Pacific Maritime Magazine - Marine Business for the Operations Sector

Photos from: Piloting Ships in Restricted Visibility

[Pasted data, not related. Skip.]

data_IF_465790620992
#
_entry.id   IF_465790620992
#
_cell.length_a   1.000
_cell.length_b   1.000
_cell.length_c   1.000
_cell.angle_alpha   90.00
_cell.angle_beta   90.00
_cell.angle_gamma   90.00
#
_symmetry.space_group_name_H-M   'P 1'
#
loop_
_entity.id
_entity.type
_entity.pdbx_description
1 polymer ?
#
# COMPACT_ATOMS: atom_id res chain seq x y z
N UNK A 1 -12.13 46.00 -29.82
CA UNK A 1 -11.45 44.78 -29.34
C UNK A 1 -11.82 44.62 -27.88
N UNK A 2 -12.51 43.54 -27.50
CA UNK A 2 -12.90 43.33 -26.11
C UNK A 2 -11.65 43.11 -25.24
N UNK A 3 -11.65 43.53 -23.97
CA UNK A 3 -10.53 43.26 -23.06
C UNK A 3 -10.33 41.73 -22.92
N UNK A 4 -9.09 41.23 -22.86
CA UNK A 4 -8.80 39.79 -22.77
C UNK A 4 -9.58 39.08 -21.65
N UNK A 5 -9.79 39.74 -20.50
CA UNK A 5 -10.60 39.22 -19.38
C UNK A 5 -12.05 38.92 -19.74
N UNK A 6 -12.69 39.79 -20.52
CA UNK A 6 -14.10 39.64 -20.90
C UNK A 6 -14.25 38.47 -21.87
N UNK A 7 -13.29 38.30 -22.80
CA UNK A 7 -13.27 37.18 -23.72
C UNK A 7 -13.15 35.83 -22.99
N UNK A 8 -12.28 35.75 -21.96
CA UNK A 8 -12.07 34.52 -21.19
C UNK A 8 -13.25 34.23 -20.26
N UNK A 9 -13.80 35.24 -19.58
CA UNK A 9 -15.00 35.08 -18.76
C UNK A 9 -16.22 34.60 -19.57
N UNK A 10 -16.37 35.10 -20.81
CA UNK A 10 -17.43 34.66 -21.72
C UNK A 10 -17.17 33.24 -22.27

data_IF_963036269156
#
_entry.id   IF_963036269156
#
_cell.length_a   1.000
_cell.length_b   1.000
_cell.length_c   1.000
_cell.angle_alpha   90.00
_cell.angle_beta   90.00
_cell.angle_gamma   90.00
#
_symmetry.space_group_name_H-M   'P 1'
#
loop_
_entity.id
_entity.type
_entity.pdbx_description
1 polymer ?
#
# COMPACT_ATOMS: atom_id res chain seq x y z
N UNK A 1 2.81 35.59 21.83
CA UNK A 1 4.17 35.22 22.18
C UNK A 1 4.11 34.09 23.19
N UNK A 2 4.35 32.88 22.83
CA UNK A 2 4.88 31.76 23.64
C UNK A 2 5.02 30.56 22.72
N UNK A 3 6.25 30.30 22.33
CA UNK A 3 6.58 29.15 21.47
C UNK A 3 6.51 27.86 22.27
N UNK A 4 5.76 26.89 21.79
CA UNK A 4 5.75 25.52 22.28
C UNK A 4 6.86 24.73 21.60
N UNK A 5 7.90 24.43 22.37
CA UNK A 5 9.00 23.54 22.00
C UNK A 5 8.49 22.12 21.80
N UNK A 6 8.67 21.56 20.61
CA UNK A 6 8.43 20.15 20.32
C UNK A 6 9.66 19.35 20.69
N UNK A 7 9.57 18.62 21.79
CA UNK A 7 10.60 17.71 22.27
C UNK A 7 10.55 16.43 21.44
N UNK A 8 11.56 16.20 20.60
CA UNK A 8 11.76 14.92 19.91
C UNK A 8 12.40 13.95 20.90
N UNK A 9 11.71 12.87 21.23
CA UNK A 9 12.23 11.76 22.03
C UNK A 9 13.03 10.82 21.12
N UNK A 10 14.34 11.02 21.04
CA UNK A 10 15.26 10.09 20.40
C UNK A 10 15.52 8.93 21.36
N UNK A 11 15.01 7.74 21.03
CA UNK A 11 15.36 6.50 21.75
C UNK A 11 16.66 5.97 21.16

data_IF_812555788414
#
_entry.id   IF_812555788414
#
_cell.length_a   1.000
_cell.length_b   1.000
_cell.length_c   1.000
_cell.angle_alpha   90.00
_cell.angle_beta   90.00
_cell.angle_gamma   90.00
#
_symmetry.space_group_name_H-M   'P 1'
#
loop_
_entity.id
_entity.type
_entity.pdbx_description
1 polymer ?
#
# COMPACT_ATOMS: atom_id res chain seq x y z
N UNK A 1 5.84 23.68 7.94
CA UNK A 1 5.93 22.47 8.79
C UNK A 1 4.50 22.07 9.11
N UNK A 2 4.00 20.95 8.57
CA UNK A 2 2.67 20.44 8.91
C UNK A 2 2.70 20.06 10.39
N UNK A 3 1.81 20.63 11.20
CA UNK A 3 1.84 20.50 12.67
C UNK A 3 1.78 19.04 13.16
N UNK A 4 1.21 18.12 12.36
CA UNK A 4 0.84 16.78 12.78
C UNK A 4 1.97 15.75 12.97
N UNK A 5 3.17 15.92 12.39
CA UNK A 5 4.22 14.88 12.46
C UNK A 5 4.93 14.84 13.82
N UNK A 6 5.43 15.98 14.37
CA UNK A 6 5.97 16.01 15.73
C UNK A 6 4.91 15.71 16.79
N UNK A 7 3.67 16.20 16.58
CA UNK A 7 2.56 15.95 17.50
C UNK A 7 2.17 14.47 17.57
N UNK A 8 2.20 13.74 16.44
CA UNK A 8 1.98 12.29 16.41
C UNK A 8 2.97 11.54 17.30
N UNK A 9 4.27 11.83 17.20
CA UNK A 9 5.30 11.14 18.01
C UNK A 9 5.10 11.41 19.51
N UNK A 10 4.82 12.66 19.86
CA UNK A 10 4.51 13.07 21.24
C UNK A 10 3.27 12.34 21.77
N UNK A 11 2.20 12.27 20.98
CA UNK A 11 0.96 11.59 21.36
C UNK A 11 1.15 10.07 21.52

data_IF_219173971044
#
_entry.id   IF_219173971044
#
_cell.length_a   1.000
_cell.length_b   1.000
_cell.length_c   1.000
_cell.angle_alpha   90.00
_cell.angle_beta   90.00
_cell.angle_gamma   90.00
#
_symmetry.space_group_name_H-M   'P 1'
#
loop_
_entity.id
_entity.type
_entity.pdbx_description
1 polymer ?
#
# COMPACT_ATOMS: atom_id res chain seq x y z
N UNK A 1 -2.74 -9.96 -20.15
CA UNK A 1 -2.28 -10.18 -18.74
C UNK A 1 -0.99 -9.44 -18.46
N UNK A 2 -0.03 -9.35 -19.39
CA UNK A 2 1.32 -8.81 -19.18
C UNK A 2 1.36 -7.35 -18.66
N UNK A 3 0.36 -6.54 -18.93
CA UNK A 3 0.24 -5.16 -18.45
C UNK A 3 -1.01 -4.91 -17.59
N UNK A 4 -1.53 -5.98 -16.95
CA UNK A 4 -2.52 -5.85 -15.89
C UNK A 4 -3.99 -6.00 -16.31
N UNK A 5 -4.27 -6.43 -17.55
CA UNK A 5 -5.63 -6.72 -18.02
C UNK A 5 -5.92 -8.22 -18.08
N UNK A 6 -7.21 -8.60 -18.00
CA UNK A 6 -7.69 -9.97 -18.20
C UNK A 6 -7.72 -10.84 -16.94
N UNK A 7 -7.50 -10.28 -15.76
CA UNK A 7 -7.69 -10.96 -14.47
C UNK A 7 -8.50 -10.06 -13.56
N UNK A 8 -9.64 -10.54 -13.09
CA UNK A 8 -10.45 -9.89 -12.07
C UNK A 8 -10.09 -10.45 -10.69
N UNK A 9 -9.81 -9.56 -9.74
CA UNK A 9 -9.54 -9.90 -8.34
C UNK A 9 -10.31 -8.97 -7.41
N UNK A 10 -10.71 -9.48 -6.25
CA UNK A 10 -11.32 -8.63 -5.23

Maritime piloting is loosely defined as directing the movement of a ship within pilotage waters. This has traditionally been accomplished by frequently and continuously determining one's position relative to geographical points. Pilots conduct this work mostly "by eye," relying on visual cues (lead marks, points abeam, ranges of convenience, etc.). So what happens when visibility reduces and all visual cues are lost? The answer to this question will vary from one pilotage ground to another and from one pilot to another; however, there are common principles worth exploring. Navigating ships through confined pilotage waters is inherently riskier than navigating a ship at sea. For this and other reasons, shipmasters typically employ local pilots. Pilots are subject-matter experts and skilled shiphandlers. As a starting point, we should put the concept of "risk" in perspective. There is risk associated with any ship movement, even during the best conditions. Mariners routinely adopt precautions to maintain risk at a safe level. For example, we employ assist tugs to safely turn and berth a ship in a confined harbor; we develop and discuss passage plans; we proceed at a speed that is safe considering the prevailing circumstances; and we participate in Vessel Traffic Services (VTS) where available. It is important to appreciate that these routines, and many others like them, do not eliminate risk. Rather they are intended to maintain risk at an acceptable level. Mariners are also aware that risk can increase when conditions change. For example, risk typically increases when the wind builds, when traffic becomes more congested, or when the waterway becomes more confined. But, as the risk increases, we layer on additional precautions to mitigate the increased risk and maintain it at an acceptable level. For example, a route farther off a lee shore might be chosen during strong winds, additional lookouts might be posted in congested waters, and increasingly frequent position monitoring might be required when navigating confined waterways. It is important to appreciate that these additional precautions do not necessarily return the operation to the exact same level of safety; rather they return the operation to a level of safety that should be roughly equivalent. This article seeks to slice the onion a little finer by analyzing in greater depth the specific precautions a pilot and master might employ to maintain an "equivalent level of safety" while moving a ship through confined waters during restricted visibility. Our basic assumptions are: We are moving a large commercial vessel through pilotage waters during very low visibility. A licensed pilot is employed to direct the vessel's movement. The vessel is fitted with typical bridge equipment – two marine radars, GPS, ECDIS, AIS, two or more VHF-FM radios, depth sounding equipment, and all the typical ancillary bridge equipment normally fitted on a seagoing merchant vessel. The pilot has brought aboard a carry-on Portable Piloting Unit (PPU) capable of supplying highly accurate position and predictive information in an electronic display format. Lower Visibility, Higher Risk When a pilot loses all visual feedback, he/she typically turns to feedback from electronic sources, such as radar and ECDIS. This is an entirely different type of feedback, and most of us find it more difficult to interpret and use as a basis for navigational decision-making. The increased risk associated with losing all visual feedback generally falls into the following broad categories: Decreased navigational control: it is more difficult to keep the ship properly positioned relative to her surroundings, which is the pilot's primary objective. Elevated workload: it is more demanding to conn the vessel when we can't see, so the pilot's workload is higher than normal. If all else remains the same, any unanticipated workload spikes can overwhelm both the pilot and the bridge team. Collision avoidance: Although modern radar equipment has greatly improved a mariner's ability to develop reliable information to aid collision avoidance, it is still more difficult to precisely interpret another vessel's speed and direction of movement when we can't see it visually. Moreover, another vessel's sudden course change in the fog might not be recognized immediately. All these factors, if not mitigated, can combine to elevate risk and to an unacceptable level. So the question becomes, what precautions are needed during restricted visibility to return risk to an acceptable level? Pre-Planning the Shipmove Thoroughly pre-planning a restricted visibility shipmove is a good tactic to head off workload spikes before they occur. A threshold issue is to analyze whether an additional pilot might be needed for the shipmove. Involving a second pilot to task-share during the conning activity can be helpful to manage the added navigational and collision avoidance workloads. Also, if the pilot organization has shore-based radar covering the pilot ground, an additional pilot might stand a radar watch to double-check small target detection and provide input as necessary for onboard navigational decision making. Even if a second pilot will not accompany on the shipmove, it is a good idea to involve a second pilot in the planning phase to assist with the risk assessment. This practice is in keeping with long-accepted shipboard practices that require a "second set of eyes" on higher risk activities such as tank entry, hotwork, and working aloft. It provides a good double-check of decision-making, aids the "go/no go" decision, and enhances risk analysis. The pre-boarding briefing should be utilized to discuss the passage and reach a common understanding regarding how the passage will be conducted. Intended track, speeds along the various parts of the route, minimum horizontal and vertical clearance requirements, wheel-over points, tug placement and utilization should all be discussed. If more than one pilot will be onboard, the briefing should address which pilot will be responsible for the various tasks, such as conning the vessel, VHF radio watch, radar watch, PPU operation, etc. For inbound vessels, the planning activity should include confirming the wharf or terminal is ready to receive the vessel. This can usually be accomplished by contacting the terminal or the vessel agent. Confirm that the berth is clear – no vessels are moored alongside – and establish a reliable point of contact terminal-side who will be available during the berthing operation. If the terminal has shoreside gantry cranes, verify that all are topped up and positioned in a safe area on the berth – i.e., amidships and away from the location of the bow and stern flare. If berthing during hours of darkness, confirm that the terminal will be lit. Shoreside lighting, in particular a light marking the bridge position, is very helpful when making an approach to berth on a dark, foggy night. A similar protocol should be employed for departures. Before boarding the vessel, inspect the terminal with particular attention to ahead and astern clearances and whether there are obstructions on the waterside. Check that terminal cranes are topped up and located away from the bow and stern flare. Speed of Advance Setting an appropriate speed of advance (SOA) is probably the most important precaution one can take during restricted visibility. Generally, this means reducing speed as visibility becomes more restricted. Aside from the obvious need to comply with the requirements contained in the "Rules of the Road," reducing speed makes it less difficult to keep the ship properly positioned relative to her surroundings. It also protects against workload spikes by slowing everything down and affording more time for information development and decision-making. Lastly, it aids collision avoidance. A good rule-of-thumb for speed reductions is to reduce to at least half the normal speed when heavy fog is encountered. If the normal speed for a certain maneuver (such as negotiating a 50-degree bend in a ship channel) is three knots, then reduce to 1-1/2 knots when performing the same maneuver in zero visibility. In addition to vessel traffic, channel dimensions and environmental factors (current, wind, etc.) must be considered when determining appropriate speed in fog. Proceeding at a slower speed aids vessel control. As discussed above, a pilot's ability to direct the movement of the vessel degrades when he/she cannot see. For example, many shiphandlers find that they tend to initiate turns late when relying on electronic feedback. It might be difficult to recover from a mistimed turn or some other control-related problem if traveling at one's "normal" SOA. However, when transit speed is halved, everything slows down and precise timing becomes less crucial. If a turn is initiated late (or early), it is much easier to implement a corrective change. In my mind, this is critical when piloting without visual cues, i.e., when using a carry-on PPU in conjunction with other electronic feedback. A slower speed will afford more time for navigational decision-making and will significantly reduce the level of precision required to maneuver a large ship absent visual cues. Proceeding at a slower speed also serves to mitigate unexpected workload spikes. Almost every piloting-related task is more difficult in RV. Conning the ship, maneuvering assist tugs alongside, picking up tug lines, and ascertaining the movement of other vessels are all more difficult in the fog. In a nutshell, everything is more difficult and takes more time when you can't see. If anything unexpected comes up, the pilot's already elevated workload can quickly become unmanageable. Slowing the ship down is a very easy way to mitigate workload spikes before they occur and avoid becoming overwhelmed. My personal habit is to slow down to the point that the passage becomes boring. That usually means I have enough mental "bandwidth" in reserve to handle any unanticipated events. One concern with moving a big ship through a harbor during zero visibility is that it can be difficult to detect small craft on radar. If a small vessel is detected by radar, it can be difficult for a large vessel in a narrow channel to change course to avoid. One approach is to keep your speed low enough (about three knots, which is "walking" speed) to allow the small craft to maneuver out of your way. If I detect on radar what I believe to be a small craft ahead during low visibility, I stop the engine and, if necessary, use my assist tugs to take all way off the ship. A small vessel approaching a large vessel will be able to hear its whistle and see it visibly in sufficient time to take appropriate action. Once the small vessel is clear, I resume my transit. I don't recommend maneuvering a large, slow-moving vessel in a narrow channel to avoid a small vessel. I find that it is usually better to stop the ship and let them maneuver to avoid you, then resume your transit. Other Tactics Other tactics can be adopted to reduce the risk associated with moving a ship in the fog. The appropriateness of these would vary depending on the pilotage ground, the individual pilot, and the pilot organizational structure. In addition to the tactics discussed above, pilots could consider imposing one-way traffic restrictions in narrow channels when and where appropriate, and employing additional tug assistance above and beyond the minimum clear-weather requirement. Imposing one-way traffic in a harbor setting reduces the risk associated with meeting other large vessels in narrow waterways and builds in a greater margin of error by allowing transiting vessels to navigate mid-channel. Just as the shipboard risk increases in the fog, so does the risk associated with operating assist tugs. Tugs will have more difficulty coming alongside, executing orders, keeping position relative to the ship being assisted, etc. Ship pilots should take this into consideration. Ship pilots should conduct a briefing with the tug captain at the beginning of the job. Discuss tug placement and intended maneuvers in greater detail than you might otherwise so that the tug captains know what to expect and have an opportunity to voice any concerns they might have. A tug captain might be comfortable working center-lead forward in clear weather, but prefer the shoulder when visibility is low. Also, it is a good habit to encourage tug captains to speak up if they see anything that doesn't look right or if they are having any difficulty whatsoever while operating in the fog. A tug may not be equipped with the most current GPS-based navigation system and the tug captain may not be as comfortable as the pilot when operating in the fog. It is better to understand any limitations unique to RV operations beforehand. Allow more time for tugs to make their lines fast. When making fast to very large ships in dense fog, the tug captain might have difficulty approaching the ship and seeing the chock locations. A crewmember with a light can be very helpful to guide the tug to the connection point. And, as discussed, reducing speed affords everyone more time to make tugs fast safely. Rely on the tug captains to be a second set of eyes during the transit. Sometimes they might be able to see under a fog layer when you can't see anything from the wheelhouse, 120 feet above the water. Also, it is likely the forward tug captain might be able to see ahead of the vessel, even when you can't see the bow. Execute maneuvers, such as turning in a basin, more slowly, taking a step-by-step approach. In good visibility it might be appropriate to enter a turning basin at 3.5 knots, have both tugs start pulling to turn the ship as you are backing the engine to reduce headway, and make a nice 180-degree turn in one fluid movement. But this is not so easily choreographed when you can't see. A good plan in the fog might be to enter the basin with bare steerage way, get the ship completely stopped in the middle of the basin and then use the tugs to turn it around. Using a step-by-step approach to execute maneuvers in the fog makes it easier to maintain control and compensate for positioning discrepancies that can arise when relying solely on electronic feedback. Lastly, it is never a good idea to overly rely on a single piece of equipment, for example, a carry-on PPU. While a PPU is a great tool to assist with conning the vessel during RV, a pilot should never put him or herself in a position where the failure of that one piece of equipment will jeopardize the transit. By keeping speeds low and using the PPU in conjunction with ship's radar and ECDIS, a pilot should be able to continue effective control of the vessel even if one system fails. Whether or not to move a ship in the fog is a complex decision. Shipmasters should carefully consider all the factors, including the advice of their pilot before making any decision to proceed. That being said, by employing effective strategies to mitigate the risks associated with restricted visibility, ships can be moved safely in most cases. It goes without saying that pilots must serve their customers and protect the public interest. By developing effective strategies and conducting thorough risk analyses, we should be able to do both, all the while maintaining a level of operational safety that is equivalent to a clear weather shipmove.